On Monday, March 14, 2011, the Department of Health and Human Services (HHS), the Centers for Medicare & Medicaid Services (CMS) and the Department of the Treasury jointly published proposed rules that provide a process for States to request waivers of provisions of the Patient Protection and Affordable Care Act (PPACA), including the controversial provision that requires almost every American to have some form of medical insurance beginning in 2014.

Termed “Waivers for State Innovation,” the process would allow a state to request waiver of all or any of the following PPACA provisions:

  • Part I of subtitle D of Title I, which relates to the establishment of qualified health plans;  
  • Part II of subtitle D of Title I, which relates to consumer choices and insurance competition through health benefit exchanges;  
  • Section 1402, which relates to reduced cost sharing for individuals enrolling in qualified health plans; and  
  • Sections 36B (relating to refundable credits for coverage under a qualified health plan), 4980H (relating to shared responsibility for employers regarding health coverage) and 5000A (relating to the requirement to maintain minimum essential coverage of the internal revenue code).  

The waivers are available in 2017, but the administration has announced it would support a bill in Congress to allow states to opt out of the healthcare reform law as early as 2014.

Although the waiver provision of PPACA (Section 1332) does not authorize waivers of related programs, the process established by these proposed regulations would permit states to submit a single waiver request for related waivers of requirements of the Medicare, Medicaid and Children’s Health Insurance Programs and also under any other waiver authority provided by other Federal Laws relating to the provision of health care items or services.  

A state’s waiver application must contain:

  • A comprehensive description of the state legislation and program that is offered in lieu of the PPACA provision sought to be waived;
  • A list of the PPACA provisions the State seeks to waive;
  • Analyses, actuarial certifications, data, assumptions, targets and other information sufficient to provide the Federal agencies with the necessary data to determine that the State’s proposed waiver will:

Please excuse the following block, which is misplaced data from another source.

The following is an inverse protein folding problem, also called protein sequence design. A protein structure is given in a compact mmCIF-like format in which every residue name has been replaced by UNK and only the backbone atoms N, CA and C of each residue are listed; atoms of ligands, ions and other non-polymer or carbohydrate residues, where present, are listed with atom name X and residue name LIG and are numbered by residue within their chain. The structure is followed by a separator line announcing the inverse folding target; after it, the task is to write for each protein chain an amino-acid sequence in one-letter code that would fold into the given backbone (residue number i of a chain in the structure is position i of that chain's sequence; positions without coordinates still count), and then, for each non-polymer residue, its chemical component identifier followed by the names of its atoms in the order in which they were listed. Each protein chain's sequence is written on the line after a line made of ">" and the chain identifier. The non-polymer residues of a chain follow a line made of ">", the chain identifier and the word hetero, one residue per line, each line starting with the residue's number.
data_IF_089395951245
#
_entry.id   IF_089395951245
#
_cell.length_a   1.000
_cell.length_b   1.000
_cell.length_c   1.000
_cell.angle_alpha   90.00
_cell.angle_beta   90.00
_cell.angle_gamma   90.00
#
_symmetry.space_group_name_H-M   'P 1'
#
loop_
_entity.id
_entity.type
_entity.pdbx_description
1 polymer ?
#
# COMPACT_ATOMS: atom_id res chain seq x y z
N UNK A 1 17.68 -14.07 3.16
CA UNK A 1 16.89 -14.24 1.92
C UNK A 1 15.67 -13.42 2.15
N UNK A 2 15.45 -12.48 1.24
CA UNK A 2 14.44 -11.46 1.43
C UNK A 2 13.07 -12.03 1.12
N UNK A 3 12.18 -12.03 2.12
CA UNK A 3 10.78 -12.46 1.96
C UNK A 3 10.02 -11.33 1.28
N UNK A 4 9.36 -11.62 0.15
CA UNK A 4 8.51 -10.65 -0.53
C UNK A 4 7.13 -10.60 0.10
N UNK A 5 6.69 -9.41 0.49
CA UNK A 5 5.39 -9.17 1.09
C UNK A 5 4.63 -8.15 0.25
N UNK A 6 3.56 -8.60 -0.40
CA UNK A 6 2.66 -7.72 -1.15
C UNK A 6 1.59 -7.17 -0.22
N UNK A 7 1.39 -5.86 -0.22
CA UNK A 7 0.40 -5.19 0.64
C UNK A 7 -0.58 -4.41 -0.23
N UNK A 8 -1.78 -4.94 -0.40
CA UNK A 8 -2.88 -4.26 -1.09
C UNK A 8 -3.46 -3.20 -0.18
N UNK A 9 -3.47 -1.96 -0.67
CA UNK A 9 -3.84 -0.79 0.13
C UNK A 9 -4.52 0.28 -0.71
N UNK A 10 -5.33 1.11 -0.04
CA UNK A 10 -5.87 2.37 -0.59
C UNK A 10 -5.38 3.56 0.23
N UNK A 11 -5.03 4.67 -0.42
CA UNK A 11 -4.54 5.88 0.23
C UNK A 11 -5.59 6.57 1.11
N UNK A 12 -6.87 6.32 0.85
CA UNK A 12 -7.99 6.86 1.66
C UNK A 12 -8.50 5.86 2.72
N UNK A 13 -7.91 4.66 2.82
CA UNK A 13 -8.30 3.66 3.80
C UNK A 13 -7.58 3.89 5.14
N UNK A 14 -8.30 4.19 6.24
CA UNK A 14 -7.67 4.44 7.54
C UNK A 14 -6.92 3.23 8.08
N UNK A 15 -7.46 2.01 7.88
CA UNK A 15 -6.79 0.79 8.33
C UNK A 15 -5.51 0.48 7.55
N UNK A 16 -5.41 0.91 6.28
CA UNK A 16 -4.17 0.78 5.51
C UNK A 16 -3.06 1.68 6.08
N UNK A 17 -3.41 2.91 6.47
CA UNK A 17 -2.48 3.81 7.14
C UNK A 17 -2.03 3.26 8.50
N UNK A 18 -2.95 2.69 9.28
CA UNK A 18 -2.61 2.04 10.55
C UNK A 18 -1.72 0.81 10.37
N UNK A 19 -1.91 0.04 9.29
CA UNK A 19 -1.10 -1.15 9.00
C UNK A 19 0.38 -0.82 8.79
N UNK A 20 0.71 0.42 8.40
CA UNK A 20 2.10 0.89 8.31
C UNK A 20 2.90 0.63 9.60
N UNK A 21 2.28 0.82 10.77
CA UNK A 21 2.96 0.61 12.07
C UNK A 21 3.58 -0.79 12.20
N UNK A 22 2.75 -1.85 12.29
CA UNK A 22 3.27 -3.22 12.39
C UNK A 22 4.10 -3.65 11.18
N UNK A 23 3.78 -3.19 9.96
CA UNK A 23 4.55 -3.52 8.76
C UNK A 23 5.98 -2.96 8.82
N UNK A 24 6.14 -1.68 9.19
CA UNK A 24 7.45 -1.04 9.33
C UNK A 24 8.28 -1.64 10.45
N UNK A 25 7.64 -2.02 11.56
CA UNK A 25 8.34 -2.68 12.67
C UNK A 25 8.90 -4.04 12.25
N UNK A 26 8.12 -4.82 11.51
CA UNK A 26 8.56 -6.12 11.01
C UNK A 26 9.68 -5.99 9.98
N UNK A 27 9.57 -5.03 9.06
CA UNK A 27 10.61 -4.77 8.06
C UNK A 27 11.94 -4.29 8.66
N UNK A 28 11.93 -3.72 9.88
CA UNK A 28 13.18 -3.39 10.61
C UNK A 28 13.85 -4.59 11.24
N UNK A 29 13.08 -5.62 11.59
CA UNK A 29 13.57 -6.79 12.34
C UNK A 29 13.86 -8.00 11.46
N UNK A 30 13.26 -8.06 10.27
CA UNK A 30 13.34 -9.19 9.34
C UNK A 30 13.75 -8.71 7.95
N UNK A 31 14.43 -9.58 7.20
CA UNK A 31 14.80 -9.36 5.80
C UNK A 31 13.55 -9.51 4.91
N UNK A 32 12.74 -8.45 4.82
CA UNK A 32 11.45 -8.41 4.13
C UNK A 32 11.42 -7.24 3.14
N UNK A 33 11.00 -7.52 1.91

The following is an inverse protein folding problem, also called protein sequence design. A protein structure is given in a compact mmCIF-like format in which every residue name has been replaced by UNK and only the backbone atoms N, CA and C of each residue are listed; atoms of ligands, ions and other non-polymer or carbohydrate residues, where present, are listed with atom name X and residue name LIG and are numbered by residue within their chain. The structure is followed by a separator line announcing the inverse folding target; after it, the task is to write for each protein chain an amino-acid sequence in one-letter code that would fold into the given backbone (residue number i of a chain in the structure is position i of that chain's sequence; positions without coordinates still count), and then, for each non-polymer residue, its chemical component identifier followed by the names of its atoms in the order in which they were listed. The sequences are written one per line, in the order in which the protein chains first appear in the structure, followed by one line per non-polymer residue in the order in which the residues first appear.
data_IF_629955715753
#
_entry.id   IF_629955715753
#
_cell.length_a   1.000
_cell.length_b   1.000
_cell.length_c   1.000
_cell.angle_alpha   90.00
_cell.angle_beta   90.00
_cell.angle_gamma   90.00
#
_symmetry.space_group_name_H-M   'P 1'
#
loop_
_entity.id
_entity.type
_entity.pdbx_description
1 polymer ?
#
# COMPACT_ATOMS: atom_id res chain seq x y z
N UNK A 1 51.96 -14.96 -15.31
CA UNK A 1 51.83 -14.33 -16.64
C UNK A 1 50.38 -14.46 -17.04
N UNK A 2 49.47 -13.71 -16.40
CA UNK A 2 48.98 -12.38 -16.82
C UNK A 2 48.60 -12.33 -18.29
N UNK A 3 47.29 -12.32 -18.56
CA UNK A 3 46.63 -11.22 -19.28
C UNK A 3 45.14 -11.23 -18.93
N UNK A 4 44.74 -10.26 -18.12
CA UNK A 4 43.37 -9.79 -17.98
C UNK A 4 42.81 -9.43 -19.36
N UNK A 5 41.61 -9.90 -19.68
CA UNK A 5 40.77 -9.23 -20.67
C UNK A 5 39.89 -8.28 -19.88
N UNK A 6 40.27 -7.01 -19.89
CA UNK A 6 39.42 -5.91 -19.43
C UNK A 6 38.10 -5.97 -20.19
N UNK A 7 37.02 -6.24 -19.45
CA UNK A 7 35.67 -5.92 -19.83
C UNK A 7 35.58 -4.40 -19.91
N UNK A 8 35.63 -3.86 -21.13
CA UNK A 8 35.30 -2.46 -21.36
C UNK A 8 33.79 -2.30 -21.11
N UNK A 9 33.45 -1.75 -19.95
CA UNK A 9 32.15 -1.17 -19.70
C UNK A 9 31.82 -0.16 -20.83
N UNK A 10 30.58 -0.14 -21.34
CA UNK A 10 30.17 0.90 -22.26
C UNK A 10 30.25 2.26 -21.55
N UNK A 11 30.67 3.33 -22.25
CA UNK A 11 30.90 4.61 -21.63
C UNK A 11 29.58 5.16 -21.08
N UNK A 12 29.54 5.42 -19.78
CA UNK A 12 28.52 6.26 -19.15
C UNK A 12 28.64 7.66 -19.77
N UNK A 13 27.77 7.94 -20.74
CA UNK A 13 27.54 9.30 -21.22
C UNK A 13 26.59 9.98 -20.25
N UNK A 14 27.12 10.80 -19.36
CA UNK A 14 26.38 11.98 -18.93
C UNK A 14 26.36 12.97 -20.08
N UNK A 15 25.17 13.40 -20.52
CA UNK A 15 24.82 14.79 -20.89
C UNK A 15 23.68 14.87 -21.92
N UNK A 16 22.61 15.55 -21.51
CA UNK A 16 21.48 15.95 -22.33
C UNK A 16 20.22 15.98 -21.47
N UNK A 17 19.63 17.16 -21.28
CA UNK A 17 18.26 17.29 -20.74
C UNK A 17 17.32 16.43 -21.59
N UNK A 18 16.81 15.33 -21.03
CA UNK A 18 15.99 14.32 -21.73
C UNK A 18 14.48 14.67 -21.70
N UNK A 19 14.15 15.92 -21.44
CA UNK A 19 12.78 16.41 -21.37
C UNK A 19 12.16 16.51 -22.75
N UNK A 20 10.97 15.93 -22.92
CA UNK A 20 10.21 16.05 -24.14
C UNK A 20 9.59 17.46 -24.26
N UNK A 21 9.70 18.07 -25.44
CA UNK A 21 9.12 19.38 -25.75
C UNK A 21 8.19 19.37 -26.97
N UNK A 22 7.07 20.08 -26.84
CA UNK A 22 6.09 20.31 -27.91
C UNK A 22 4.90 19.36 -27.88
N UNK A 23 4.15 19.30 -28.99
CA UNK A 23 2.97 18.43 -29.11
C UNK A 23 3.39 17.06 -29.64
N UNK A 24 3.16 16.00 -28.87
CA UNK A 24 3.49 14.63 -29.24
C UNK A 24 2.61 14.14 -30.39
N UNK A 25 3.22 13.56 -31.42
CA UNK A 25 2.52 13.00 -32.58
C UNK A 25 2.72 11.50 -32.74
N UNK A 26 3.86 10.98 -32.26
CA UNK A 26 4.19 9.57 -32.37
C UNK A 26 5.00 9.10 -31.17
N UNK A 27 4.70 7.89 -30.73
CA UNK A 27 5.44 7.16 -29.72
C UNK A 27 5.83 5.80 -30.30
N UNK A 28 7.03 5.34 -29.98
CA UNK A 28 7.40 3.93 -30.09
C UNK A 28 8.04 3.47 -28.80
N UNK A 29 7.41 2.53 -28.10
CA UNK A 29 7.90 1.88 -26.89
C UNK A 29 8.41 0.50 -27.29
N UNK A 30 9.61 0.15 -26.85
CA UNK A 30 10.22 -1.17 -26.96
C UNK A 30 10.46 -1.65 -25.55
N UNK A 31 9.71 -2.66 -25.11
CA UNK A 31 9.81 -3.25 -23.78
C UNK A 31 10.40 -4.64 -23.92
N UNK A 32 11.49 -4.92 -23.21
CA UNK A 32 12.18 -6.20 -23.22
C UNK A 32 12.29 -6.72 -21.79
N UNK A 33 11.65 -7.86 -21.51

• Provide coverage that is a least as comprehensive as the coverage of PPACA and offered through exchanges established under provisions of PPACA;  
    • Provide coverage and cost sharing protections against excessive out-of-pocket spending that are at least as affordable as PPACA would provide;  
    • Provide coverage to at least a comparable number of its residents as PPACA would provide; and  
    • Not increase the Federal deficit.  

Prior to submitting a waiver application the State must provide public notice and a comment period, which includes public hearings that provide interested parties with the opportunity to learn about and comment on the contents of the waiver application.

The federal agencies will perform a preliminary review of each waiver application and must complete this review within 45 days of the application’s submission. Within that timeframe the federal agencies will make a preliminary determination regarding whether the application is complete. The date that a preliminary determination is made that the application is complete will start a 180-day period when the federal agencies must provide public notice and comment period and make their final decision whether to approve the waiver application.

After federal approval, the state must conduct periodic reviews of the implementation of the waiver and file annual reports with the federal agencies. After the initial six months of the waiver’s implementation, and annually thereafter, states are required to hold public forums so that members of the public have an opportunity to comment on the progress of the waiver.

The federal agencies also are charged with performing periodic evaluations of the PPACA waivers, but the proposed regulations do not specify the intervals for these evaluations. The federal agencies are seeking comments on the issue of when these regular evaluations should be performed.